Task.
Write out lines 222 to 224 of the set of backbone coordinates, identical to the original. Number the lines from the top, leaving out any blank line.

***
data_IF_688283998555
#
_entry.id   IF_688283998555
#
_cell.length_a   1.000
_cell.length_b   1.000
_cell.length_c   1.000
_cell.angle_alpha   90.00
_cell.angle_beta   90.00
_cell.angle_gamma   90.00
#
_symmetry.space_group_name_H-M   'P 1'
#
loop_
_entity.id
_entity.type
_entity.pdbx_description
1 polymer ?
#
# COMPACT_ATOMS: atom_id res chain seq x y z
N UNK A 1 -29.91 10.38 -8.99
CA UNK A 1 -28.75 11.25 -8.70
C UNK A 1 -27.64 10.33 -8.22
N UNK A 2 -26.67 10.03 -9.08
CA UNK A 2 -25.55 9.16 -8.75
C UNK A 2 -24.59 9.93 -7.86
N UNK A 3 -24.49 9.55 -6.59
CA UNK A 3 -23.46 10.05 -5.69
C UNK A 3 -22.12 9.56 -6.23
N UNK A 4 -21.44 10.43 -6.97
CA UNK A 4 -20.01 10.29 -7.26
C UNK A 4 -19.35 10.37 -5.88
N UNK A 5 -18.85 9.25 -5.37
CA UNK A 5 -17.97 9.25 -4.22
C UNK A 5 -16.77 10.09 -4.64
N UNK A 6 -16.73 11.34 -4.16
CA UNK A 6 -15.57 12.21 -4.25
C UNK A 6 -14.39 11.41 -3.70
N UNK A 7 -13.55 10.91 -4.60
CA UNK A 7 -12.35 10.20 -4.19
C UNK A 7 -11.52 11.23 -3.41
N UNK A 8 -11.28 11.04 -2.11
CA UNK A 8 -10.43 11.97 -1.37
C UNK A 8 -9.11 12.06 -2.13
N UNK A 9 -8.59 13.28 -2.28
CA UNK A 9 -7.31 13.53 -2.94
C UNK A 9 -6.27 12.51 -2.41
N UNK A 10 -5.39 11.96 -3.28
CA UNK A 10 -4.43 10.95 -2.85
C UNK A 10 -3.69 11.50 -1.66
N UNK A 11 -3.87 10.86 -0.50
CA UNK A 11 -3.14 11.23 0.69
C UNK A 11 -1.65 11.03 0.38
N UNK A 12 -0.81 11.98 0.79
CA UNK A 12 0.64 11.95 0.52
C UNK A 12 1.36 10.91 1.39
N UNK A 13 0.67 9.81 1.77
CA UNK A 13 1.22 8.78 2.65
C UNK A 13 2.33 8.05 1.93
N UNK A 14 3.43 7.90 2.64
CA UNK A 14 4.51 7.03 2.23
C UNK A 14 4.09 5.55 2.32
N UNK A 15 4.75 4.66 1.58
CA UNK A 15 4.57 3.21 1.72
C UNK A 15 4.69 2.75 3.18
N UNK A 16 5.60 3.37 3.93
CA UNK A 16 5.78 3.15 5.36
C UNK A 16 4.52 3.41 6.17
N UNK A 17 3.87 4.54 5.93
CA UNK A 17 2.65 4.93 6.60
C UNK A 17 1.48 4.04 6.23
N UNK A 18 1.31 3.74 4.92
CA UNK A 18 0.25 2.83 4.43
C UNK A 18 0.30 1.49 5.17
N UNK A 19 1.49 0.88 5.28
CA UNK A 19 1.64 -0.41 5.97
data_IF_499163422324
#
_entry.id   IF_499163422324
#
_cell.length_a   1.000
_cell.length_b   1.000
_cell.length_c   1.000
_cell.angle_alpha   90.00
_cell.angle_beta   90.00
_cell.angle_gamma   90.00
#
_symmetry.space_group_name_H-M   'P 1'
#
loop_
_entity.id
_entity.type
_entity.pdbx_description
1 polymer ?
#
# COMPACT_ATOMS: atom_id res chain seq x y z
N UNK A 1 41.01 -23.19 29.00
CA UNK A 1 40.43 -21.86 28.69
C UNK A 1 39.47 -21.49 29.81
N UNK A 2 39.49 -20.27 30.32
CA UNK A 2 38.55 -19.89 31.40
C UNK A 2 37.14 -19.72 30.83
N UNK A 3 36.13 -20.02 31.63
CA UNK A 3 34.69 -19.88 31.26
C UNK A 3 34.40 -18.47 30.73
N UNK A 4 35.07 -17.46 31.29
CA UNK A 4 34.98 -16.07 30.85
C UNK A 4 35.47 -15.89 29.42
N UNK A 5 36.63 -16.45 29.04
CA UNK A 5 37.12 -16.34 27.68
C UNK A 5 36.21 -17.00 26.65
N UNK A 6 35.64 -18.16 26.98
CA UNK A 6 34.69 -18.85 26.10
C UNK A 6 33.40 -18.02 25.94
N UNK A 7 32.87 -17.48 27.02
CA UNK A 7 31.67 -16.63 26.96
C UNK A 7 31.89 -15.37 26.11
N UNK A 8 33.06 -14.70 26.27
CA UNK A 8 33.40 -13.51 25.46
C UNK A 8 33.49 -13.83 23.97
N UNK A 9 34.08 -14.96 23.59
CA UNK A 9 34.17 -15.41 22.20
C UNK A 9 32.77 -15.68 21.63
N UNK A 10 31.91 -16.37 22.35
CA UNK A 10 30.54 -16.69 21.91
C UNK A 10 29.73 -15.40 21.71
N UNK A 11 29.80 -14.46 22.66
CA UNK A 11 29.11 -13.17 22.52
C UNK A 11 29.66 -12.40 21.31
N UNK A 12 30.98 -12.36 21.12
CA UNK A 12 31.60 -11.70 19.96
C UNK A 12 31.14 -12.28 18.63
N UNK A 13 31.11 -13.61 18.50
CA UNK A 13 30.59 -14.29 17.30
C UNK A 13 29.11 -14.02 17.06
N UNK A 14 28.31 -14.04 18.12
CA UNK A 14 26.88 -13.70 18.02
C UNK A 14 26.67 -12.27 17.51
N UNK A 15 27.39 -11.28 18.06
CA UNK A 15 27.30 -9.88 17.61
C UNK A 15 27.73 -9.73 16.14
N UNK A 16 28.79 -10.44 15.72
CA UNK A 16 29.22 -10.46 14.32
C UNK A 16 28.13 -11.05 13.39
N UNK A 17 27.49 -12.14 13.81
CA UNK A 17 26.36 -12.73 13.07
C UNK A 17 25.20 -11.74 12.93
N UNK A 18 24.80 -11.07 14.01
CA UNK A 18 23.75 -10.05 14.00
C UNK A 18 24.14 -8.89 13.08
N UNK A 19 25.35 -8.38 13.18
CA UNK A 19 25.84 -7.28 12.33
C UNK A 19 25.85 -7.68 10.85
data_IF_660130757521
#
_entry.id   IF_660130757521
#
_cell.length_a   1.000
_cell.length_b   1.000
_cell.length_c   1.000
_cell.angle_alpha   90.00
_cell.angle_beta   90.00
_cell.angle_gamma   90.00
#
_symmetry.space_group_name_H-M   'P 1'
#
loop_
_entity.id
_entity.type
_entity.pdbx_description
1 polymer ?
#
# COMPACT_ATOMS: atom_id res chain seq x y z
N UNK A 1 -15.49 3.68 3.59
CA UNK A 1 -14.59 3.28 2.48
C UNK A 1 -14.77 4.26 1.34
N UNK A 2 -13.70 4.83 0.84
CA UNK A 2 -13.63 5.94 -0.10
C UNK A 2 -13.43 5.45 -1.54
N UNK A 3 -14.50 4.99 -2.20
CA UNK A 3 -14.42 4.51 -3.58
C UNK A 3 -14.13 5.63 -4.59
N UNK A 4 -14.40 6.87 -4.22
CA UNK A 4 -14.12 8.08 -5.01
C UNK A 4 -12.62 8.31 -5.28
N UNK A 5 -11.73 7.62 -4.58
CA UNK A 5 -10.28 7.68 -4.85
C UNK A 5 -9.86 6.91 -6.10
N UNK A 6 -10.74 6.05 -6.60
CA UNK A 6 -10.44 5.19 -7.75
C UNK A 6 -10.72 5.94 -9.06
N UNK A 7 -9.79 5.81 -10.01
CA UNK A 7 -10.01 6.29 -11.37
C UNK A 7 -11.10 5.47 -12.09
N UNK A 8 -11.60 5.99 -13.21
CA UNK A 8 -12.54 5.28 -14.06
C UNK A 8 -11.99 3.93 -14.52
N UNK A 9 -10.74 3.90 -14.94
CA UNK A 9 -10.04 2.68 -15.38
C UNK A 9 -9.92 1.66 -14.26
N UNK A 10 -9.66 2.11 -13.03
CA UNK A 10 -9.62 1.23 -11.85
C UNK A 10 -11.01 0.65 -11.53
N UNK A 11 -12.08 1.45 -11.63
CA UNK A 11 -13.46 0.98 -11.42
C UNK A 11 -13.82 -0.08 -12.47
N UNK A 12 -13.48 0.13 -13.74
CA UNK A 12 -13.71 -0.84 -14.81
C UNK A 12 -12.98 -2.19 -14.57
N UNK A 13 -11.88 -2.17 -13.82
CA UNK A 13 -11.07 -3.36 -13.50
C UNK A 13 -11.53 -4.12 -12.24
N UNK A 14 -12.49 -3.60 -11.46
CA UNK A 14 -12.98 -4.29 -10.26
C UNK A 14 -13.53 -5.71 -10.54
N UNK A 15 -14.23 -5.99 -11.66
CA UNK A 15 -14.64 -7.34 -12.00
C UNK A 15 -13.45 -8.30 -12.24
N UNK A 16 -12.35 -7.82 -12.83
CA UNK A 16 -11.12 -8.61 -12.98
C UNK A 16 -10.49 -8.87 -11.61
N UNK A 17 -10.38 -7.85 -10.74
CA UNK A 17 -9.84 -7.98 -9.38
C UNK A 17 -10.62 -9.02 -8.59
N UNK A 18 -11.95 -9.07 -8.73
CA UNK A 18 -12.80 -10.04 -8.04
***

N UNK A 17 -10.38 -7.85 -10.74
CA UNK A 17 -9.84 -7.98 -9.38
C UNK A 17 -10.62 -9.02 -8.59